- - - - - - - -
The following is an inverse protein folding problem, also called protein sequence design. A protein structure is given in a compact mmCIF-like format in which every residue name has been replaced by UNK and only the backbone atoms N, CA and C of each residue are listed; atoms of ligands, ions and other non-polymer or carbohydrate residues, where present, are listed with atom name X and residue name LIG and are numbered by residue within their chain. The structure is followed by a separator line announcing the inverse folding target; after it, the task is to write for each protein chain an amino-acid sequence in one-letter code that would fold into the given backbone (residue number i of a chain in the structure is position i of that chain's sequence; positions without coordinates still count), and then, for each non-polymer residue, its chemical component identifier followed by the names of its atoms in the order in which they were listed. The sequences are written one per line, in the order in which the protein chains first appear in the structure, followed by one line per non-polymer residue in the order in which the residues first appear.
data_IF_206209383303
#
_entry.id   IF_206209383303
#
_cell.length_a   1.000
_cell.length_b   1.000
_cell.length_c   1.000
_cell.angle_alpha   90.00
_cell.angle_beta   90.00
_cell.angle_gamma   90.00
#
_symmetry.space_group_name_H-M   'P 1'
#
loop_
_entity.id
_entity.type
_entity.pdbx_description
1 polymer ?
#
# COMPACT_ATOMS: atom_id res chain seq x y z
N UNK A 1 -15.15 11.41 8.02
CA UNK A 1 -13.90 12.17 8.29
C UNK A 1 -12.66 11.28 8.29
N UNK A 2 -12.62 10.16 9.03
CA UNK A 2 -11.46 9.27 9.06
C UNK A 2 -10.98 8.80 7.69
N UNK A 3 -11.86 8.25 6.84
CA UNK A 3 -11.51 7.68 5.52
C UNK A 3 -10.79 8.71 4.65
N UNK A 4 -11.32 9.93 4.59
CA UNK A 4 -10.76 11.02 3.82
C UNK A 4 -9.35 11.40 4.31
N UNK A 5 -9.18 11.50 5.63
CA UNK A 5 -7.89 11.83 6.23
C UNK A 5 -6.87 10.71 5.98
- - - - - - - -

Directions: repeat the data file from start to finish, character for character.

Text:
The following is an inverse protein folding problem, also called protein sequence design. A protein structure is given in a compact mmCIF-like format in which every residue name has been replaced by UNK and only the backbone atoms N, CA and C of each residue are listed; atoms of ligands, ions and other non-polymer or carbohydrate residues, where present, are listed with atom name X and residue name LIG and are numbered by residue within their chain. The structure is followed by a separator line announcing the inverse folding target; after it, the task is to write for each protein chain an amino-acid sequence in one-letter code that would fold into the given backbone (residue number i of a chain in the structure is position i of that chain's sequence; positions without coordinates still count), and then, for each non-polymer residue, its chemical component identifier followed by the names of its atoms in the order in which they were listed. The sequences are written one per line, in the order in which the protein chains first appear in the structure, followed by one line per non-polymer residue in the order in which the residues first appear.
data_IF_206209383303
#
_entry.id   IF_206209383303
#
_cell.length_a   1.000
_cell.length_b   1.000
_cell.length_c   1.000
_cell.angle_alpha   90.00
_cell.angle_beta   90.00
_cell.angle_gamma   90.00
#
_symmetry.space_group_name_H-M   'P 1'
#
loop_
_entity.id
_entity.type
_entity.pdbx_description
1 polymer ?
#
# COMPACT_ATOMS: atom_id res chain seq x y z
N UNK A 1 -15.15 11.41 8.02
CA UNK A 1 -13.90 12.17 8.29
C UNK A 1 -12.66 11.28 8.29
N UNK A 2 -12.62 10.16 9.03
CA UNK A 2 -11.46 9.27 9.06
C UNK A 2 -10.98 8.80 7.69
N UNK A 3 -11.86 8.25 6.84
CA UNK A 3 -11.51 7.68 5.52
C UNK A 3 -10.79 8.71 4.65
N UNK A 4 -11.32 9.93 4.59
CA UNK A 4 -10.76 11.02 3.82
C UNK A 4 -9.35 11.40 4.31
N UNK A 5 -9.18 11.50 5.63
CA UNK A 5 -7.89 11.83 6.23
C UNK A 5 -6.87 10.71 5.98